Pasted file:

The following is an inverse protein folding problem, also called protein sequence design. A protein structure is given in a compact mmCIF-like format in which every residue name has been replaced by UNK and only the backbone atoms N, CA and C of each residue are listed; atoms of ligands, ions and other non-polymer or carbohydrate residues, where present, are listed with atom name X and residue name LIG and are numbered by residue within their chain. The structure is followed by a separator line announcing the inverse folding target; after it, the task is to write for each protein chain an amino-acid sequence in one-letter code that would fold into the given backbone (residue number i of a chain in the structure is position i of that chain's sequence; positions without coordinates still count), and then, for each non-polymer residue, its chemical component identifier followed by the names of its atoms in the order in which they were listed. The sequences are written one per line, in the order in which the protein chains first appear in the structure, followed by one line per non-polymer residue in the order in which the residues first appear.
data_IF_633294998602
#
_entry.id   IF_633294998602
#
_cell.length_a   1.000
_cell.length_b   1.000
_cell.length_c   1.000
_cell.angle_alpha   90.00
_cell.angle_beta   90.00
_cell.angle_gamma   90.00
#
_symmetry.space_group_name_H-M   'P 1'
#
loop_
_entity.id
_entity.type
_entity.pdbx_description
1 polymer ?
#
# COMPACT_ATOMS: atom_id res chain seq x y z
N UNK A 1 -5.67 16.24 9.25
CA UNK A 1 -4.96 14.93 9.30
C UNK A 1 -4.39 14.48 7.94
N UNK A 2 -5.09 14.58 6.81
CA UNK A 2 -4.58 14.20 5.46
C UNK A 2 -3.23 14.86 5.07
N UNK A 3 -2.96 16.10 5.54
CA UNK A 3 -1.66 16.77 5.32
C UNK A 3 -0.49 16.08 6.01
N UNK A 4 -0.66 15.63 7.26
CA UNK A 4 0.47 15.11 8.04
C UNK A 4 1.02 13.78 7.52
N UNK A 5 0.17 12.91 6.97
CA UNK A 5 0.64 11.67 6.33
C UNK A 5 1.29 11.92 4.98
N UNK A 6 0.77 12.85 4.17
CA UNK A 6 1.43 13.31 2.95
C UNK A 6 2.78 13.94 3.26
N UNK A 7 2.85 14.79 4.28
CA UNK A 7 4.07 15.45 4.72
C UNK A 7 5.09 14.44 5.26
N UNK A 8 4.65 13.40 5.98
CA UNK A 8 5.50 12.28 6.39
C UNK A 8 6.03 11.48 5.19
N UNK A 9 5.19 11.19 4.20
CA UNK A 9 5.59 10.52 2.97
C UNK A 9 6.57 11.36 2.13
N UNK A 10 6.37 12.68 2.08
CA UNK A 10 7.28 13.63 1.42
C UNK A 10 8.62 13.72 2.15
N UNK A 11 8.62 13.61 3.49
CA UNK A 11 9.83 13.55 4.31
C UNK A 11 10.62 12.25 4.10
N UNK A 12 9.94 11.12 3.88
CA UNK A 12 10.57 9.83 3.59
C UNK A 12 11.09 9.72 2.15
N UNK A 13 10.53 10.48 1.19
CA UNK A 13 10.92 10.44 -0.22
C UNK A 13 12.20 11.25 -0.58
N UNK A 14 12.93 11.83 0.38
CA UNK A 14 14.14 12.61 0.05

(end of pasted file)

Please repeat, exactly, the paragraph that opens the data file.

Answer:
The following is an inverse protein folding problem, also called protein sequence design. A protein structure is given in a compact mmCIF-like format in which every residue name has been replaced by UNK and only the backbone atoms N, CA and C of each residue are listed; atoms of ligands, ions and other non-polymer or carbohydrate residues, where present, are listed with atom name X and residue name LIG and are numbered by residue within their chain. The structure is followed by a separator line announcing the inverse folding target; after it, the task is to write for each protein chain an amino-acid sequence in one-letter code that would fold into the given backbone (residue number i of a chain in the structure is position i of that chain's sequence; positions without coordinates still count), and then, for each non-polymer residue, its chemical component identifier followed by the names of its atoms in the order in which they were listed. The sequences are written one per line, in the order in which the protein chains first appear in the structure, followed by one line per non-polymer residue in the order in which the residues first appear.